Katharine Ricke of Carnagie Mellon University cautioned that the foreign policy community has virtually no awareness of geoengineering issues, and would be totally unprepared for the possibility of some country deciding to unilaterally attempt a geoengineering program on their own. She suggested that an effort needs to be made to promote international agreements on geoengineering, perhaps including binding treaties.

Jeff Masters

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Hey, HGW.

I was thinking it highly likely Billy would ride the waves again. Wonder if BoM has a graphic showing the ridge location and possible movement over the next 72 hrs. . .
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330. HadesGodWyvern (Mod)
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329. HadesGodWyvern (Mod)
Tropical Cyclone Advice #27
=====================================

At 9:00 am WDT. Ex-Tropical Cyclone Billy [997 hPa] located at 15.3S 125.9E or 490 kms northeast of Broome and 135 kms southwest of Kalumburu has 10 minute sustained winds of 25 knots with gusts of 45 knots. The tropical low is reported as moving west at 5 knots.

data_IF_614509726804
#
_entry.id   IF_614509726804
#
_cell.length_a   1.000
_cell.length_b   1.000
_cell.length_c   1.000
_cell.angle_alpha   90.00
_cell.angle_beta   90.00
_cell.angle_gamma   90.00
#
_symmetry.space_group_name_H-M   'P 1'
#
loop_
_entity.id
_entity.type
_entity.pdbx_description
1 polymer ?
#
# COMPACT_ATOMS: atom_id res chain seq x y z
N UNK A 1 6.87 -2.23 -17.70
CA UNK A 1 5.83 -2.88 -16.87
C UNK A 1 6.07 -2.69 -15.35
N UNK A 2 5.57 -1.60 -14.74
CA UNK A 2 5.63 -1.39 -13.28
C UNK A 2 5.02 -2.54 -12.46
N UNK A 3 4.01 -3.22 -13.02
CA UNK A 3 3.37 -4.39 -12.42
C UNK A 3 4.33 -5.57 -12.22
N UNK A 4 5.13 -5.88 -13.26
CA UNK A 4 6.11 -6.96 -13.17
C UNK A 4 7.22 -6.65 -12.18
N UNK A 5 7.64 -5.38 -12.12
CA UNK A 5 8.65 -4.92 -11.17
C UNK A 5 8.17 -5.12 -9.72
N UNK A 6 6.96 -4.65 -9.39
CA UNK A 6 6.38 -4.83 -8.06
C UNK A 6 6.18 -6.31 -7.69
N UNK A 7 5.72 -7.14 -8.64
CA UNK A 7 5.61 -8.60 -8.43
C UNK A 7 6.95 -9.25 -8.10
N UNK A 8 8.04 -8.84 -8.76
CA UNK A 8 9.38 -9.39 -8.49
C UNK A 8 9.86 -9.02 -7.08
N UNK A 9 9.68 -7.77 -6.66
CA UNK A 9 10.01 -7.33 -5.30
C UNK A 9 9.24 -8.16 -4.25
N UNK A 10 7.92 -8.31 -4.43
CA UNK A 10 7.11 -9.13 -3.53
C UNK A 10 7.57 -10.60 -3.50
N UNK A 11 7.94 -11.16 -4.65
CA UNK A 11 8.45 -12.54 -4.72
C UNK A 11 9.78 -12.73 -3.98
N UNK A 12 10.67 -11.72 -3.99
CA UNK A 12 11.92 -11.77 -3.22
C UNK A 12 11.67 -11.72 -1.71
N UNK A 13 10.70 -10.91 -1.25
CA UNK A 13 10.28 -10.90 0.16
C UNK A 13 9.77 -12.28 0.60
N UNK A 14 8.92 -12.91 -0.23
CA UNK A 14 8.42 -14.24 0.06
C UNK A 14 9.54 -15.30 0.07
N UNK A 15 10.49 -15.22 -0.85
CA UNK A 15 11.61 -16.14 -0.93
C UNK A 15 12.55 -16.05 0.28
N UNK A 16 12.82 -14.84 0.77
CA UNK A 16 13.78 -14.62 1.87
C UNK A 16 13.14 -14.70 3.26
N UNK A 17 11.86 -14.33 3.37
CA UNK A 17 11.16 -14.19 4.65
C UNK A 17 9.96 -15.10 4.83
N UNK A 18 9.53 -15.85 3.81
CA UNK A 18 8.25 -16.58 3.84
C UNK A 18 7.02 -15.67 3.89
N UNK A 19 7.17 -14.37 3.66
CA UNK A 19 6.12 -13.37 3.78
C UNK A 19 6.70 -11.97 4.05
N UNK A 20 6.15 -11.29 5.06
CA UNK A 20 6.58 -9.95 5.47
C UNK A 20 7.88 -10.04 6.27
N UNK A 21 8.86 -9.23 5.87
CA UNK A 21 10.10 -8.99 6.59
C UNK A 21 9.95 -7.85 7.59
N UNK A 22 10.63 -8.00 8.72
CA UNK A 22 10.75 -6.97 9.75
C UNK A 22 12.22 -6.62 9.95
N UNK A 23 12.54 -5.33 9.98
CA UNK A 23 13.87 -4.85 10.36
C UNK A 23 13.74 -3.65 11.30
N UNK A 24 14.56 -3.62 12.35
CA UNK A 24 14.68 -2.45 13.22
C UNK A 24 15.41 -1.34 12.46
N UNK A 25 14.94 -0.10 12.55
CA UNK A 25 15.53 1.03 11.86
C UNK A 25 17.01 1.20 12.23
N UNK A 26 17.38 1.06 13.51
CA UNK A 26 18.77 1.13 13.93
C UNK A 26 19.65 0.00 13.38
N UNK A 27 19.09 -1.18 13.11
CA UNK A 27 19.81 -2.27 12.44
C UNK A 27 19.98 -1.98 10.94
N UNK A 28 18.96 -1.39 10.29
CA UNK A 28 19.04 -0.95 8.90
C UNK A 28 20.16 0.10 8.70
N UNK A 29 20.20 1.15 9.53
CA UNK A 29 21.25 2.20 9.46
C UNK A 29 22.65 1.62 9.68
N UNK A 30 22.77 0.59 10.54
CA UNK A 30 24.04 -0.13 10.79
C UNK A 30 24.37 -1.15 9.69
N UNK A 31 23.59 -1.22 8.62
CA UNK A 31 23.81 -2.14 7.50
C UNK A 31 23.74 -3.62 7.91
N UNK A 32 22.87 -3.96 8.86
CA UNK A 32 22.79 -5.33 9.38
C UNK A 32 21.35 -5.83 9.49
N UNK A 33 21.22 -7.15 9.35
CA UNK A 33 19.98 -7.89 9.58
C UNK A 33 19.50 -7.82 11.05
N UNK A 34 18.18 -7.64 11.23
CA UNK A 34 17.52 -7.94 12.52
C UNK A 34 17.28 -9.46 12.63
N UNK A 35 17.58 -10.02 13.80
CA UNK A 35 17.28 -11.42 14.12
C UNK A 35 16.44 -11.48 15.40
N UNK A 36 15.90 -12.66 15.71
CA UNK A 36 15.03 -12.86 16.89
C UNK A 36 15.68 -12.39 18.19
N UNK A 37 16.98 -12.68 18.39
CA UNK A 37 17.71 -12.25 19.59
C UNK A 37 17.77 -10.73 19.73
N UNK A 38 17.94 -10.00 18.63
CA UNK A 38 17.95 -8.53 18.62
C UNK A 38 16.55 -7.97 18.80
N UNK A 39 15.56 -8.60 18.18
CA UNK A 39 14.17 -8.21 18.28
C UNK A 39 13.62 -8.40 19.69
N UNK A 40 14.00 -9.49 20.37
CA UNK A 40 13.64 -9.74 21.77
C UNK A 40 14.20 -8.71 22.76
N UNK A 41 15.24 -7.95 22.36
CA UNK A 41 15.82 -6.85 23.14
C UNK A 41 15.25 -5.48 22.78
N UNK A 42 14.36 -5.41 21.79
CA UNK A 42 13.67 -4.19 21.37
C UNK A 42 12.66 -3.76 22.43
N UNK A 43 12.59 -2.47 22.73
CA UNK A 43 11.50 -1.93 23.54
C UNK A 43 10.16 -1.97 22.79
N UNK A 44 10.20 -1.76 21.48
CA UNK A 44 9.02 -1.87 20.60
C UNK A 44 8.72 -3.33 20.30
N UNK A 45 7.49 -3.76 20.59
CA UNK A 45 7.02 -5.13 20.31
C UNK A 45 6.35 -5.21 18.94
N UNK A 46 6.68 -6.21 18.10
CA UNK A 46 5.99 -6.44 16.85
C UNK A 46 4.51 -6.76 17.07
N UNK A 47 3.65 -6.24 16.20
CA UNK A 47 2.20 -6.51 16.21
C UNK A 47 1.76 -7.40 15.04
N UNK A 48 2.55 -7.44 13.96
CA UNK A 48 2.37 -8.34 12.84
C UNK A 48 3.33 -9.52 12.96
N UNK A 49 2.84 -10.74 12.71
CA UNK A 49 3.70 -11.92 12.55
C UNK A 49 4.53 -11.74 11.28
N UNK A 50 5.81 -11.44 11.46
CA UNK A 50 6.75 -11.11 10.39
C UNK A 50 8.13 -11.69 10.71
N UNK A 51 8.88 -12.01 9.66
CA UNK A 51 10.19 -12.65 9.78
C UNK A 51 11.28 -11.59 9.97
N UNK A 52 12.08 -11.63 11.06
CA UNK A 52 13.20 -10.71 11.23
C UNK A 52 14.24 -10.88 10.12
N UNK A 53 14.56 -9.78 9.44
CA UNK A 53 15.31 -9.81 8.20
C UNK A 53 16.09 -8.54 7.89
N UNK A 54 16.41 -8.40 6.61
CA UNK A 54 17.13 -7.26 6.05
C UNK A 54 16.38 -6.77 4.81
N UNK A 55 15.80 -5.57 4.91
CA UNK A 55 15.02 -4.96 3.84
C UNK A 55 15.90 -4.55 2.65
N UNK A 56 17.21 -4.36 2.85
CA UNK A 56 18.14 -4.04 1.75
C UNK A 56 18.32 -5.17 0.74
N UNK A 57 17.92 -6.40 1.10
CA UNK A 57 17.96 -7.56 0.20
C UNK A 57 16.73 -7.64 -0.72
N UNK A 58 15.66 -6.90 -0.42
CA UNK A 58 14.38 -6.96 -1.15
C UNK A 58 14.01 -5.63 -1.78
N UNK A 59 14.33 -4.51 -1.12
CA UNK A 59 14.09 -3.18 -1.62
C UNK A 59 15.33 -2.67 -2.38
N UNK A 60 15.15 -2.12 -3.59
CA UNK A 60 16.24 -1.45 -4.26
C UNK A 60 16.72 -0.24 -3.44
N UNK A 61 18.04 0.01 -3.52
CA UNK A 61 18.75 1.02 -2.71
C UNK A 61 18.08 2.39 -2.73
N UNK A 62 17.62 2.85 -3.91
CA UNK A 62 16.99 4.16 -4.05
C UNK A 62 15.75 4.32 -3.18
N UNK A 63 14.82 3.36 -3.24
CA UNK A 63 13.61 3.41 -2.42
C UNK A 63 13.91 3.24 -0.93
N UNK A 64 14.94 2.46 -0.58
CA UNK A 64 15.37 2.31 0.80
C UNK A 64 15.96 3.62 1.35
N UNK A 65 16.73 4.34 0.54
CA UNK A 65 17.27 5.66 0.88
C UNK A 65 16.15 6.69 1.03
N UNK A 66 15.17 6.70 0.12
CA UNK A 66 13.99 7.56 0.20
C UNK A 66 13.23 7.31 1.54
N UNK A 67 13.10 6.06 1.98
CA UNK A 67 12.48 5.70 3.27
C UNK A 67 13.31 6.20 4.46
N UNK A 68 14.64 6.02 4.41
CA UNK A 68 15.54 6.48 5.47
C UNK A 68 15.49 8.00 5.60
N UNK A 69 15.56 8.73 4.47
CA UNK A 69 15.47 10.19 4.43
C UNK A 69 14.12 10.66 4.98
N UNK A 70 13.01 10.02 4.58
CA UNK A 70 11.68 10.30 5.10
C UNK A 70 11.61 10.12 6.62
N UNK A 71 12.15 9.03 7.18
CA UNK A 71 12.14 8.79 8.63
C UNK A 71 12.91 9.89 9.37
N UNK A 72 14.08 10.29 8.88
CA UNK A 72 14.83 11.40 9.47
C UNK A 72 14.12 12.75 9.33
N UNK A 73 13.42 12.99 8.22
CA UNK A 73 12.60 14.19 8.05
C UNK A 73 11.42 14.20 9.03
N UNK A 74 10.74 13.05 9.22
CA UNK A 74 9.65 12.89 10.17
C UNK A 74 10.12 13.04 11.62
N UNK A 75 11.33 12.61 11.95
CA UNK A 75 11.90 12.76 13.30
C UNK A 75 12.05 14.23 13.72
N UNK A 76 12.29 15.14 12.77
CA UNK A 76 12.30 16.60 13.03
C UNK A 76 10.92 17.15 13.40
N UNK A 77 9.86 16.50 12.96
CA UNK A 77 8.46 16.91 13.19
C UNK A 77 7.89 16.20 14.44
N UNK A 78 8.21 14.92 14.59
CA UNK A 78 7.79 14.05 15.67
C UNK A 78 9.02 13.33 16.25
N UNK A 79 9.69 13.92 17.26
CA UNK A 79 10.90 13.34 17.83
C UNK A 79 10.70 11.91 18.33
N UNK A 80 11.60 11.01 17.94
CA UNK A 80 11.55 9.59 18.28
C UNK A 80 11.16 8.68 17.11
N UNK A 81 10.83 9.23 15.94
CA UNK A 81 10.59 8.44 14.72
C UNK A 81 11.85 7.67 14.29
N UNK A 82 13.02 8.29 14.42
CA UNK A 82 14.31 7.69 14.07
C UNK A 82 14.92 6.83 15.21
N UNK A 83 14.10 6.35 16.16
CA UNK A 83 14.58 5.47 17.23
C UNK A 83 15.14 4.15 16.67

Ex-Tropical Cyclone Billy is moving across the Kimberley and is expected to move off the coast Sunday night or early Monday, then redevelop into a tropical cyclone. Gales may develop between Kalumburu and Beagle Bay overnight or during Monday and may extend down the coast to Broome and Wallal late on Monday or Tuesday.

Tropical Cyclone Watches/Warnings
===============================
A Cyclone WARNING is current for coastal and island communities from Kalumburu to Beagle Bay.

A Cyclone WATCH is current for coastal areas from Beagle Bay to Wallal.

Tropical Cyclone Technical Bulletin
===================================